An agreeable sound followed her comment. Everyone would love it to be one of the Ahern’s, including Patrick. They had been at war with them for a long time, technically he was related to them -- distant cousins -- but they had been at each other’s throat for a long time. No one could remember how or why the first stone was cast, but plenty more had been cast since and no one forgot about them.


“It’s possible,” Patrick said with a nod, doubting it -- Siobhan didn’t mix with any of the Aherns or their clan -- but keen to calm the room by deflecting the blame.



They gave Siobhan a proper send off, buried her at Creeper’s Gate, a plot of land beyond a spine-gravel path at the back of Evergreen field. It had been used by the Evergreen community since they’d settled
there; Patrick’s own father was buried there.


The police had no record of Siobhan existing, no reason to ask questions when she failed to do so. Sheila was content to see her little angel given a warm send off by the community. She didn’t speak as they put her in the ground, merely sobbed silently throughout the night; her heart broken.





Susie Flanagan was innocent;
as pure as gold and as sweet as sugar
was what her grandmother used to say. She was the perfect teenager, everything a mother and father could hope for. She took care of her two little sisters, cleaned up their endless streams of sick and shit, took them for walks around the park, cuddled them when they were tired and soothed them when they were ill. She sat by her grandmother’s bedside when she was sick, practically watched her die -- a slow and tortuous passage from this world to the next. She was loving, caring, adorable. That’s what her parents believed, that’s what everyone in Evergreen believed, but that was far from the truth.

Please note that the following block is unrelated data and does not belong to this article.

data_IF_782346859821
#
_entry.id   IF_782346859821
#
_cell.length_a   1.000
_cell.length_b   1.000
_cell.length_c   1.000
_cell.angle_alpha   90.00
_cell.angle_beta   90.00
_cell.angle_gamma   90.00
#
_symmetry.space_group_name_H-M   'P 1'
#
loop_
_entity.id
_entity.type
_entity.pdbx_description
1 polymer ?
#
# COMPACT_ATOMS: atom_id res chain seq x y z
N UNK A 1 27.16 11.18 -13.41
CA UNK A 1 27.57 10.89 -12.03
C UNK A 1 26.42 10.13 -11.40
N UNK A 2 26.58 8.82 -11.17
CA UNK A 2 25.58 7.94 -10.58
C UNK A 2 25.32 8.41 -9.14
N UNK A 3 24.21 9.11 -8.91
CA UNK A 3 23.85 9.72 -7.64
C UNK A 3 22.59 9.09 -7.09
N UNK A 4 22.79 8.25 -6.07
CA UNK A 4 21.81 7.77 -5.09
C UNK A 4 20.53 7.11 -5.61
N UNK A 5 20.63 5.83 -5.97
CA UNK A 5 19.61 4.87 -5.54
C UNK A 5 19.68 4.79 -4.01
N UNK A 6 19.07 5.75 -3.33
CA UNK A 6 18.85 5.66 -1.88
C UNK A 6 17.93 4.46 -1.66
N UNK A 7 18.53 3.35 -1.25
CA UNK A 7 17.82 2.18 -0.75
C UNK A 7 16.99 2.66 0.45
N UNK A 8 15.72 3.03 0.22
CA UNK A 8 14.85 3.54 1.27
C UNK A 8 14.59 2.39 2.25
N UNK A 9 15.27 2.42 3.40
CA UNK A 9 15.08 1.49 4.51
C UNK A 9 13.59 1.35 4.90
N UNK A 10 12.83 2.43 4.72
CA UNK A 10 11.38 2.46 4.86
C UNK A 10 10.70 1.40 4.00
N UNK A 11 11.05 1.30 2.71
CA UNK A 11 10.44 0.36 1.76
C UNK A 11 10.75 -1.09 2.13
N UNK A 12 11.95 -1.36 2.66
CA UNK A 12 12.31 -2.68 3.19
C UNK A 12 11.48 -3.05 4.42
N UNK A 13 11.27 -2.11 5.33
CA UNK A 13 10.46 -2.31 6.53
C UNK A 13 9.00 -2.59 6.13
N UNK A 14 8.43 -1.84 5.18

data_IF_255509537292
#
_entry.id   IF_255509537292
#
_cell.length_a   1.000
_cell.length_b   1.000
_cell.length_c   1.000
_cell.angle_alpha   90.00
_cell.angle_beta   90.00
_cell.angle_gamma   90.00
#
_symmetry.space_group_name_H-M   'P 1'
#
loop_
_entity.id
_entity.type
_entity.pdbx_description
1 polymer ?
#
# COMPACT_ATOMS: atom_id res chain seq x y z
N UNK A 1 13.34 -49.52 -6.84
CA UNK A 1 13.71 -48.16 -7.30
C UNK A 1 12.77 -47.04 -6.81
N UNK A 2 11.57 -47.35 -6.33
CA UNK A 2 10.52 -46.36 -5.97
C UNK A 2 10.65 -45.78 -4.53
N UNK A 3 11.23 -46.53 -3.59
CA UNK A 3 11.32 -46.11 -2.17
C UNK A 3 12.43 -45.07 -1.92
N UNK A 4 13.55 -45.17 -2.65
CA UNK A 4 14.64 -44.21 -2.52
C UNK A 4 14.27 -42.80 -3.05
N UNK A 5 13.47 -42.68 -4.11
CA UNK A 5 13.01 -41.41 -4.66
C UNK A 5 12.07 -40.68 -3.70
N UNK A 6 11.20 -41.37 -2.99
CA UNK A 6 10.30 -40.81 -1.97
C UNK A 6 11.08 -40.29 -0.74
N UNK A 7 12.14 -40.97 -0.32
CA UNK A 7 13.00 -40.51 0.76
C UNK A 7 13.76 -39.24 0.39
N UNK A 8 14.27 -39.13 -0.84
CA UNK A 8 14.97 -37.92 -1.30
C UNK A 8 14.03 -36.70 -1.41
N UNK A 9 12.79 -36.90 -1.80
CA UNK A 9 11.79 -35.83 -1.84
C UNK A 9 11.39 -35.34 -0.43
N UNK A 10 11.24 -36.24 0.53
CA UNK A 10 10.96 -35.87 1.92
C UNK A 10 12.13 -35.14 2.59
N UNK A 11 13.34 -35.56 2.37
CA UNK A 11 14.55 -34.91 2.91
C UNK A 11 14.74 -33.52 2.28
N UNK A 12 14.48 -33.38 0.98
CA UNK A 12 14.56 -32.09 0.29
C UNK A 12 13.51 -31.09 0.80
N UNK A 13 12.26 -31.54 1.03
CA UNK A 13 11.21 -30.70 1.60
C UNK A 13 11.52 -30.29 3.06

Seventeen year old Susie had a wild side. What her parents didn’t know was that she often snuck out at night and had been doing so for years. She had spent many weekends at clubs, house parties or just hanging around on the street, getting drunk, meeting boys. The other girls didn’t go out to the clubs -- rarely left the community for fear of being stigmatised, abused as a ‘gypsy’ as outsiders tended to do -- but Susie fit in so well that no one knew she came from Evergreen. It wasn’t that she was ashamed of where she came from, she adored the culture, it just didn’t mix with the life that she wanted. The travelling community that she had been raised in stuck to fundamental ideals of no sex before marriage, it was a male-centred world where the job of a woman was to get married, have kids and spend her days cooking and cleaning. Susie wanted fun, drugs, boys and sex.

BOOK: Evergreen (a suspenseful murder mystery)
6.79Mb size Format: txt, pdf, ePub